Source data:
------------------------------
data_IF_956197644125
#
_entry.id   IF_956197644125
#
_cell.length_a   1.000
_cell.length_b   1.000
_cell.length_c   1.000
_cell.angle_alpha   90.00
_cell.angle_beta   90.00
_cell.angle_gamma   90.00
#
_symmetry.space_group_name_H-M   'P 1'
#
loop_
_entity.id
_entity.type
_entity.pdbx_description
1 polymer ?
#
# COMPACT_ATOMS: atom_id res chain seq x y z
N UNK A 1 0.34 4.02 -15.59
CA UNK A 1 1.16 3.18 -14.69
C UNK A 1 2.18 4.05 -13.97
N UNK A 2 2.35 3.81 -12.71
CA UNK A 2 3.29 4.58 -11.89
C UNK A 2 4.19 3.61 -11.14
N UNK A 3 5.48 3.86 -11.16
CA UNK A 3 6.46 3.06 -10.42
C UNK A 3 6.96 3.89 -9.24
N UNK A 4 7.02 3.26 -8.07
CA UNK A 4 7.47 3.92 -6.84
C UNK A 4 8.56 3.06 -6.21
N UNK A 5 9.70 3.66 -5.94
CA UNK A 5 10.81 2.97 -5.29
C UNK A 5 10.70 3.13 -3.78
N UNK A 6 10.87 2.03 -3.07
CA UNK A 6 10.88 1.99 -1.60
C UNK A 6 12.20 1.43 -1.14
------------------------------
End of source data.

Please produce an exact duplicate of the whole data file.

data_IF_956197644125
#
_entry.id   IF_956197644125
#
_cell.length_a   1.000
_cell.length_b   1.000
_cell.length_c   1.000
_cell.angle_alpha   90.00
_cell.angle_beta   90.00
_cell.angle_gamma   90.00
#
_symmetry.space_group_name_H-M   'P 1'
#
loop_
_entity.id
_entity.type
_entity.pdbx_description
1 polymer ?
#
# COMPACT_ATOMS: atom_id res chain seq x y z
N UNK A 1 0.34 4.02 -15.59
CA UNK A 1 1.16 3.18 -14.69
C UNK A 1 2.18 4.05 -13.97
N UNK A 2 2.35 3.81 -12.71
CA UNK A 2 3.29 4.58 -11.89
C UNK A 2 4.19 3.61 -11.14
N UNK A 3 5.48 3.86 -11.16
CA UNK A 3 6.46 3.06 -10.42
C UNK A 3 6.96 3.89 -9.24
N UNK A 4 7.02 3.26 -8.07
CA UNK A 4 7.47 3.92 -6.84
C UNK A 4 8.56 3.06 -6.21
N UNK A 5 9.70 3.66 -5.94
CA UNK A 5 10.81 2.97 -5.29
C UNK A 5 10.70 3.13 -3.78
N UNK A 6 10.87 2.03 -3.07
CA UNK A 6 10.88 1.99 -1.60
C UNK A 6 12.20 1.43 -1.14